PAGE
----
This is a blend of refined olive oil (from lampante oil)with either extra virgin olive oil or virgin olive oil to improve its flavor.
Olive Pomace Oil
This is a blend of refined olive pomace oil with either extra virgin olive oil or virgin olive oil to improve its flavor.
DID YOU KNOW? Most consumers believe "Light" or "Extra Light" olive oil contains fewer calories than extra virgin olive oil. In fact, light or extra light oils are made up of 95% refined or pomace oil, and blended with only 5% extra virgin olive oil to give them some color and flavor. So, contrary to popular belief, the caloric intake is the same but the health benefits are far more plentiful in extra virgin olive oil than they are in the nutrient-stripped "Light" or "Extra Light" olive oils.
Attributes of Extra Virgin olive oil
Unknown to many consumers, olive oil has to meet both chemical and sensory standards. The qualities of fruitiness, bitterness, and pungency, as well as the absence of defects are necessary to qualify oil as extra virgin.
There are only 3 positive sensory attributes associated with olive oil.
Fruitiness - Using the nose as the sensory medium it can be described as green, medium or ripe fruit. Some common good attributes may be green apple, herbaceous, nutty, ripe banana or buttery.
Bitterness - The sensation is apparent on the tongue soon after tasting. Bitter does not mean bad, it merely defines the profile of the oil.
Pungency - The sensation that is apparent on the back of the throat after swallowing the oil. It will give the sensation of hot peppers in the case of a strong pungent attribute.
Depending on the variety and maturity of the olives being crushed, there can be many different profiles associated with good-quality extra virgin olive oil.
There are a number of negative sensory defects that can be associated with olive oil, and all of these deficiencies are related to poor growing, harvesting, processing and/or storage practices.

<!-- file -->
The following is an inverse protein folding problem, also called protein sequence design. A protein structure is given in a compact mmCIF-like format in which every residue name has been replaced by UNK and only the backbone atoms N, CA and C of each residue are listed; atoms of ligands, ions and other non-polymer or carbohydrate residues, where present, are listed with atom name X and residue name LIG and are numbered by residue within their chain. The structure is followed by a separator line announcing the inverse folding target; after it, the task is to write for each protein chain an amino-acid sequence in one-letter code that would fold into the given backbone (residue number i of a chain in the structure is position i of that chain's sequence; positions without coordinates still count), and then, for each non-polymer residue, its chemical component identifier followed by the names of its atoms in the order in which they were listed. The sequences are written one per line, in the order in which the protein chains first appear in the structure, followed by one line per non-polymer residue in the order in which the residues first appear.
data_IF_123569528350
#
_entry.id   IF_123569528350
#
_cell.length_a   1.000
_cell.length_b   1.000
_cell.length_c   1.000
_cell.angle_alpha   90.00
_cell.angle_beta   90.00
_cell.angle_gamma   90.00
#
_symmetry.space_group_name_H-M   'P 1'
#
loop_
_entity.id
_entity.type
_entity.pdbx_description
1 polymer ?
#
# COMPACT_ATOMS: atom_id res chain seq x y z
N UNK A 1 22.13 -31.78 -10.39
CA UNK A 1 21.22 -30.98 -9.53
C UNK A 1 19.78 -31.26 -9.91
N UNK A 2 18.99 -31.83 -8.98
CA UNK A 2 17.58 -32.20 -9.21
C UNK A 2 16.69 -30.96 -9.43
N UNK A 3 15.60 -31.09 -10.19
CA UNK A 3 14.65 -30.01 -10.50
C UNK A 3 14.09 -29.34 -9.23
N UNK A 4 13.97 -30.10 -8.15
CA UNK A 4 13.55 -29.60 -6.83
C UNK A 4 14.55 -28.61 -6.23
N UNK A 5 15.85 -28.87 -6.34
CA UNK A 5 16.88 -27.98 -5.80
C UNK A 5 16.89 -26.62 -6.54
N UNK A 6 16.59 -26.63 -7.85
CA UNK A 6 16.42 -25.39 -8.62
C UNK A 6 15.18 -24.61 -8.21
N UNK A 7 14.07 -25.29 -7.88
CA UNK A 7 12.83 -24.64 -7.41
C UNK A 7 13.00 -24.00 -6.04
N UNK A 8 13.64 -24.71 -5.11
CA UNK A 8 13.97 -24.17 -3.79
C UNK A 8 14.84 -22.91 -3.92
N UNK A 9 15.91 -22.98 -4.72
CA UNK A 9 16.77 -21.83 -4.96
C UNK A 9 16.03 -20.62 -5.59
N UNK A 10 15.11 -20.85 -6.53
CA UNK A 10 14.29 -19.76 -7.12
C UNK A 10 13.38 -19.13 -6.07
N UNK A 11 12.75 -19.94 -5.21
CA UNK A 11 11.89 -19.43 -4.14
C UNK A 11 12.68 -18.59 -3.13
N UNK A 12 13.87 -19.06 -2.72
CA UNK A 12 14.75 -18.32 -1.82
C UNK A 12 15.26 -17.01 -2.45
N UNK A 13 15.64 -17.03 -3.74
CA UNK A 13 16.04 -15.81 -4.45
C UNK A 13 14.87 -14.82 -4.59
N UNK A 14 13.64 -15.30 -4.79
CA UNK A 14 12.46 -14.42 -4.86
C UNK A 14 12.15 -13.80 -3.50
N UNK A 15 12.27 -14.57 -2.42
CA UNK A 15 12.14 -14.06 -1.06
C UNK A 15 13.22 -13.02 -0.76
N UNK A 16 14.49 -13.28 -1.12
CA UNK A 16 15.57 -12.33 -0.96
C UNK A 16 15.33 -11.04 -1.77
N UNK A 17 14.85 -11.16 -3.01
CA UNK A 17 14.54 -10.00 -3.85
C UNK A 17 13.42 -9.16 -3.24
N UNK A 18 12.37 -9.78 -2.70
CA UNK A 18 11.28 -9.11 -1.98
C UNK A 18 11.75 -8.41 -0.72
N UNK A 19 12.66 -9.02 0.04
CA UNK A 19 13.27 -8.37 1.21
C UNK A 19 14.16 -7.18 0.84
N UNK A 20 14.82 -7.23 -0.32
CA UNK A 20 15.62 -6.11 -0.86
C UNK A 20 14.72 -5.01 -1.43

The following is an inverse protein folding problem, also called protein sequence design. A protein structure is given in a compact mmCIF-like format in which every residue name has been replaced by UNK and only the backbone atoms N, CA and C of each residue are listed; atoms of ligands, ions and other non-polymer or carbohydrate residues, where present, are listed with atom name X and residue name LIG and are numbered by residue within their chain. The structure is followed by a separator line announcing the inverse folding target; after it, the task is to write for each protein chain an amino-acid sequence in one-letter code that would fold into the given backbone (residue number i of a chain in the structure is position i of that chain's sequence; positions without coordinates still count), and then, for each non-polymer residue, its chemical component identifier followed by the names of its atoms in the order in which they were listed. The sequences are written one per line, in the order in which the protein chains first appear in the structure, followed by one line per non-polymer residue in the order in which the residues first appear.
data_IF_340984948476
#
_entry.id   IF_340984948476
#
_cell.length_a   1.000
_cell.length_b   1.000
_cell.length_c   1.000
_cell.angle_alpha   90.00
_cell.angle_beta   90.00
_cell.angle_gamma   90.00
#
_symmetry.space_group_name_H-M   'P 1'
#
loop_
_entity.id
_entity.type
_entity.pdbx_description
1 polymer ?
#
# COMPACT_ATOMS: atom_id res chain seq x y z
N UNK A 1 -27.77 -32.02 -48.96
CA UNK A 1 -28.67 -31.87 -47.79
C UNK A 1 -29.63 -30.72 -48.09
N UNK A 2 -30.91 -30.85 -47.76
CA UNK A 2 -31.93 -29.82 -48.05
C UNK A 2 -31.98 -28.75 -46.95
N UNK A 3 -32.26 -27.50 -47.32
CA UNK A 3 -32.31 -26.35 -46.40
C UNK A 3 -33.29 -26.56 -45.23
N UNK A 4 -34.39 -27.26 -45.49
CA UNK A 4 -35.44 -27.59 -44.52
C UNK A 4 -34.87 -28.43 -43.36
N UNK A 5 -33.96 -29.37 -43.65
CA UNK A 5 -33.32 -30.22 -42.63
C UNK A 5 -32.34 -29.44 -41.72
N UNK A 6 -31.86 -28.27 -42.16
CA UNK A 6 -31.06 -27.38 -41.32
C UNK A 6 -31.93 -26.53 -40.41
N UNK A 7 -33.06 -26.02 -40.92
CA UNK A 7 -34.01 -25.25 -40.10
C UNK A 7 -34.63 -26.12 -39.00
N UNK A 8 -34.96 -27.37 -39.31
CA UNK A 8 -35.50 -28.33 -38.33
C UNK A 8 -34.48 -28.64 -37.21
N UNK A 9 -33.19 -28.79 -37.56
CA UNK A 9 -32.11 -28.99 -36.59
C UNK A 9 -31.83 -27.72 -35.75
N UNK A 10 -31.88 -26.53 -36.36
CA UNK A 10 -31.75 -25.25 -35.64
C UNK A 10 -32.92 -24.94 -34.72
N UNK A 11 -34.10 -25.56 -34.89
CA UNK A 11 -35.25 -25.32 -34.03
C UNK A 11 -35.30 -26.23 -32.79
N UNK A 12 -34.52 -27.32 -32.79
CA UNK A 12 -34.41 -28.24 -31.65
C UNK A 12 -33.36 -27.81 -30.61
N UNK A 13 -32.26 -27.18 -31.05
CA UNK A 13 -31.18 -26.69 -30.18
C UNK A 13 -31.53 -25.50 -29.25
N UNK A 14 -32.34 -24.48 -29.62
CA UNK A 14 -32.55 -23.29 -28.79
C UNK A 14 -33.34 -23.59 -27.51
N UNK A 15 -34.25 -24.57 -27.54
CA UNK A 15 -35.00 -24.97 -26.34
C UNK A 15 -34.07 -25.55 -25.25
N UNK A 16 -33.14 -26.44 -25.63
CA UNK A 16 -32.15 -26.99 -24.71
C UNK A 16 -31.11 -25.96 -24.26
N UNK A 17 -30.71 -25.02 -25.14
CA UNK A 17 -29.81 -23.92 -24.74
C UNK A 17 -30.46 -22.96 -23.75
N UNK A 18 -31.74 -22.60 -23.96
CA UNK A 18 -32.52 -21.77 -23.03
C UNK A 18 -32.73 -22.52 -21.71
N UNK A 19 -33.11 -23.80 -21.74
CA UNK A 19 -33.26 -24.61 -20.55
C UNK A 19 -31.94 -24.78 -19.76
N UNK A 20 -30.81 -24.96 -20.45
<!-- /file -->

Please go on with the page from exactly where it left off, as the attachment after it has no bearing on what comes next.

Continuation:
Grubby - typical aroma of olives that have suffered a strong attack by the grubs of the olive fly.
Hay-wood - produced from olives that are dried out, giving a woody characteristic.
Earthy - typical aroma of oil obtained from olives that have fallen to the ground or dirty because they have not been washed.
Fusty - typical aroma of oil from olives that have undergone an advanced stage of anaerobic fermentation.
Winey/Vinegar - distinctive aroma of oil from olives that have undergone and advanced stage of aerobic fermentation.
Musty - typical aroma of oils obtained from olives that have been affected by fungi or mold.
Metallic - associated with oils that have been in prolonged contact with metallic surfaces during crushing, blending, pressing or storage.
Heated/Burnt - characteristic flavor of oils caused by excessive and/or prolonged heating during processing.
Rancid - flavor of oil that has undergone an intense process of oxidation.
It is important to note that NONE of the 9 sensory defects can be present in an extra virgin olive oil.
Myths about olive oil
Myth #1. THE SMOKE POINT IS TOO LOW TO FRY
Olive oil made up of mostly monounsaturated fat (about 75%) which helps stabilize it and stand up to higher heat. The smoke point of olive oil is 410°F (210°C), which is ideal and safe for frying. Extra virgin olive oil actually has one of the highest smoke points of all ‘non-refined’ cooking oil and is one of the healthiest, most stable oils for frying!